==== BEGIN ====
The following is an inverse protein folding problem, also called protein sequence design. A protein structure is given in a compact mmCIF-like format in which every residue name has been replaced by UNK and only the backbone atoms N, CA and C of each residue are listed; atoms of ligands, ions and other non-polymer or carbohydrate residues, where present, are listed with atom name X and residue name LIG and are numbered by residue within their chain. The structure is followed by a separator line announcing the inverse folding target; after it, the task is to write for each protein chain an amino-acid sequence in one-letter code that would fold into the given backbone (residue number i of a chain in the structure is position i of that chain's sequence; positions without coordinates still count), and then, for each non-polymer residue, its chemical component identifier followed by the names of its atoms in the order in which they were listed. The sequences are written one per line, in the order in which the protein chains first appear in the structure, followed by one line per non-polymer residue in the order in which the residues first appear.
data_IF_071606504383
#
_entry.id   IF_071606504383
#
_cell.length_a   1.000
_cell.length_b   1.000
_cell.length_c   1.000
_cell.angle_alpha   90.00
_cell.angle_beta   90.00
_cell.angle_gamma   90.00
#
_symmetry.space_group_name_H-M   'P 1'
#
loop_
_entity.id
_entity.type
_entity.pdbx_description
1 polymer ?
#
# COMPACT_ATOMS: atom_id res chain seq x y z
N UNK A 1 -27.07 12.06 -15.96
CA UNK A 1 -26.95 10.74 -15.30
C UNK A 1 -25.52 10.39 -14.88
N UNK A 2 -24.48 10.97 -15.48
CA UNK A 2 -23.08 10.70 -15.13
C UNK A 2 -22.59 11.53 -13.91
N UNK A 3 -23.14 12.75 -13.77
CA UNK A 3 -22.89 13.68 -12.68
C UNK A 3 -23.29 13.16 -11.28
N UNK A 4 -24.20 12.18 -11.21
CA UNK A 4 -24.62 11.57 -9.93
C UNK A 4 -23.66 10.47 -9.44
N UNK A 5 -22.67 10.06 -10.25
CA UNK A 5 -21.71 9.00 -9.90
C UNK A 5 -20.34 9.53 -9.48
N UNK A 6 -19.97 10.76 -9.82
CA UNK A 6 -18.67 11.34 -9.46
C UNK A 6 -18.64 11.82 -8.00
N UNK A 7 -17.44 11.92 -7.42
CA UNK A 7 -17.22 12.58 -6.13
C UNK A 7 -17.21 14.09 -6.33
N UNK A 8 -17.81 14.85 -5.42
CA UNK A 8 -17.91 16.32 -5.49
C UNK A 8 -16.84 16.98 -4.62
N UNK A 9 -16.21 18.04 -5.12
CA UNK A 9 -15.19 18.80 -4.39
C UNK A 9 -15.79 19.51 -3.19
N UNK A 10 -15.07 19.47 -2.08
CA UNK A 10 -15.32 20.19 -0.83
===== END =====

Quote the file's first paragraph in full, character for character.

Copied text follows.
The following is an inverse protein folding problem, also called protein sequence design. A protein structure is given in a compact mmCIF-like format in which every residue name has been replaced by UNK and only the backbone atoms N, CA and C of each residue are listed; atoms of ligands, ions and other non-polymer or carbohydrate residues, where present, are listed with atom name X and residue name LIG and are numbered by residue within their chain. The structure is followed by a separator line announcing the inverse folding target; after it, the task is to write for each protein chain an amino-acid sequence in one-letter code that would fold into the given backbone (residue number i of a chain in the structure is position i of that chain's sequence; positions without coordinates still count), and then, for each non-polymer residue, its chemical component identifier followed by the names of its atoms in the order in which they were listed. The sequences are written one per line, in the order in which the protein chains first appear in the structure, followed by one line per non-polymer residue in the order in which the residues first appear.